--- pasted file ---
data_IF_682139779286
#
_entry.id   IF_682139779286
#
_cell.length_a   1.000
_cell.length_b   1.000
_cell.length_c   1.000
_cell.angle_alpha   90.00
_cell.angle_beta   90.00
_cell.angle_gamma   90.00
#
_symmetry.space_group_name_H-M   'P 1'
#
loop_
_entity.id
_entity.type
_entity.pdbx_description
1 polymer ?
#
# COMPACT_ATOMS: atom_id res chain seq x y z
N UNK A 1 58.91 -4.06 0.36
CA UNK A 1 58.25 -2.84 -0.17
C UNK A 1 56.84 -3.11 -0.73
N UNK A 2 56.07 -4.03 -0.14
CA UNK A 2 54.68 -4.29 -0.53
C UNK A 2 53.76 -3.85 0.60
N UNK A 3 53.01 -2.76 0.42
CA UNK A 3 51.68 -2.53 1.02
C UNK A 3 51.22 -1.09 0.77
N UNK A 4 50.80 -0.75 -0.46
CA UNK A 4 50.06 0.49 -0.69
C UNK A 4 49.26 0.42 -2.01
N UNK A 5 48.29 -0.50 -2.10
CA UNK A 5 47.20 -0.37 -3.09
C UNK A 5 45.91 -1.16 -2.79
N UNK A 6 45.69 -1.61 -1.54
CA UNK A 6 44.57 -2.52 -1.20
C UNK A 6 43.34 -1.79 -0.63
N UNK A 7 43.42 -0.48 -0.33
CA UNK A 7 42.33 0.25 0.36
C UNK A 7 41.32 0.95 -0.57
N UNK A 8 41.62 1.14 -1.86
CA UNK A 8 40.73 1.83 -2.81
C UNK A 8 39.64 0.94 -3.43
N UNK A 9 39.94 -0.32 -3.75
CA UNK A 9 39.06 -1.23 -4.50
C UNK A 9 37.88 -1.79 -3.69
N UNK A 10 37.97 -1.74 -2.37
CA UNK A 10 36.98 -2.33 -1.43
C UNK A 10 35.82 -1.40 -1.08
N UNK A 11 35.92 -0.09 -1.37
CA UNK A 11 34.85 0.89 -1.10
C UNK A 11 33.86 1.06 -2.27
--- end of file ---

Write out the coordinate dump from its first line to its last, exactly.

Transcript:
data_IF_682139779286
#
_entry.id   IF_682139779286
#
_cell.length_a   1.000
_cell.length_b   1.000
_cell.length_c   1.000
_cell.angle_alpha   90.00
_cell.angle_beta   90.00
_cell.angle_gamma   90.00
#
_symmetry.space_group_name_H-M   'P 1'
#
loop_
_entity.id
_entity.type
_entity.pdbx_description
1 polymer ?
#
# COMPACT_ATOMS: atom_id res chain seq x y z
N UNK A 1 58.91 -4.06 0.36
CA UNK A 1 58.25 -2.84 -0.17
C UNK A 1 56.84 -3.11 -0.73
N UNK A 2 56.07 -4.03 -0.14
CA UNK A 2 54.68 -4.29 -0.53
C UNK A 2 53.76 -3.85 0.60
N UNK A 3 53.01 -2.76 0.42
CA UNK A 3 51.68 -2.53 1.02
C UNK A 3 51.22 -1.09 0.77
N UNK A 4 50.80 -0.75 -0.46
CA UNK A 4 50.06 0.49 -0.69
C UNK A 4 49.26 0.42 -2.01
N UNK A 5 48.29 -0.50 -2.10
CA UNK A 5 47.20 -0.37 -3.09
C UNK A 5 45.91 -1.16 -2.79
N UNK A 6 45.69 -1.61 -1.54
CA UNK A 6 44.57 -2.52 -1.20
C UNK A 6 43.34 -1.79 -0.63
N UNK A 7 43.42 -0.48 -0.33
CA UNK A 7 42.33 0.25 0.36
C UNK A 7 41.32 0.95 -0.57
N UNK A 8 41.62 1.14 -1.86
CA UNK A 8 40.73 1.83 -2.81
C UNK A 8 39.64 0.94 -3.43
N UNK A 9 39.94 -0.32 -3.75
CA UNK A 9 39.06 -1.23 -4.50
C UNK A 9 37.88 -1.79 -3.69
N UNK A 10 37.97 -1.74 -2.37
CA UNK A 10 36.98 -2.33 -1.43
C UNK A 10 35.82 -1.40 -1.08
N UNK A 11 35.92 -0.09 -1.37
CA UNK A 11 34.85 0.89 -1.10
C UNK A 11 33.86 1.06 -2.27